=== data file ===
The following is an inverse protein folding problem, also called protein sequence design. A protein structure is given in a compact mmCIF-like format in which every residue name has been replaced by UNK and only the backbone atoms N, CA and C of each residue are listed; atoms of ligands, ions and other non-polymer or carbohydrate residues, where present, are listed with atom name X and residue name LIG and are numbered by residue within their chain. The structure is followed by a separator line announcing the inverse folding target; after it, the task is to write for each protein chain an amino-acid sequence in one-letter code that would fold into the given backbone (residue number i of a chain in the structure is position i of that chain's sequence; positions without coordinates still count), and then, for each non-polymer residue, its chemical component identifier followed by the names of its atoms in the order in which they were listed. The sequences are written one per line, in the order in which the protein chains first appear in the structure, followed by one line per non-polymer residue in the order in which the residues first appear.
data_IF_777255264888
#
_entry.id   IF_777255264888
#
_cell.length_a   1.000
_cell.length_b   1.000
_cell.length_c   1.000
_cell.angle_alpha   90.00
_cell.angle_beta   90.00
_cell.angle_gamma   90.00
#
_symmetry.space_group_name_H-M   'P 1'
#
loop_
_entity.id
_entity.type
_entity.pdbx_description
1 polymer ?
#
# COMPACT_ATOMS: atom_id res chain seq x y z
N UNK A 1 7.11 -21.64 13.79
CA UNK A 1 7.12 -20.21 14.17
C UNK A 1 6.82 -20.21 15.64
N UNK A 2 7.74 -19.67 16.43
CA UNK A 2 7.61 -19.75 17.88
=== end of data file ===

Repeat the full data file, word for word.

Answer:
The following is an inverse protein folding problem, also called protein sequence design. A protein structure is given in a compact mmCIF-like format in which every residue name has been replaced by UNK and only the backbone atoms N, CA and C of each residue are listed; atoms of ligands, ions and other non-polymer or carbohydrate residues, where present, are listed with atom name X and residue name LIG and are numbered by residue within their chain. The structure is followed by a separator line announcing the inverse folding target; after it, the task is to write for each protein chain an amino-acid sequence in one-letter code that would fold into the given backbone (residue number i of a chain in the structure is position i of that chain's sequence; positions without coordinates still count), and then, for each non-polymer residue, its chemical component identifier followed by the names of its atoms in the order in which they were listed. The sequences are written one per line, in the order in which the protein chains first appear in the structure, followed by one line per non-polymer residue in the order in which the residues first appear.
data_IF_777255264888
#
_entry.id   IF_777255264888
#
_cell.length_a   1.000
_cell.length_b   1.000
_cell.length_c   1.000
_cell.angle_alpha   90.00
_cell.angle_beta   90.00
_cell.angle_gamma   90.00
#
_symmetry.space_group_name_H-M   'P 1'
#
loop_
_entity.id
_entity.type
_entity.pdbx_description
1 polymer ?
#
# COMPACT_ATOMS: atom_id res chain seq x y z
N UNK A 1 7.11 -21.64 13.79
CA UNK A 1 7.12 -20.21 14.17
C UNK A 1 6.82 -20.21 15.64
N UNK A 2 7.74 -19.67 16.43
CA UNK A 2 7.61 -19.75 17.88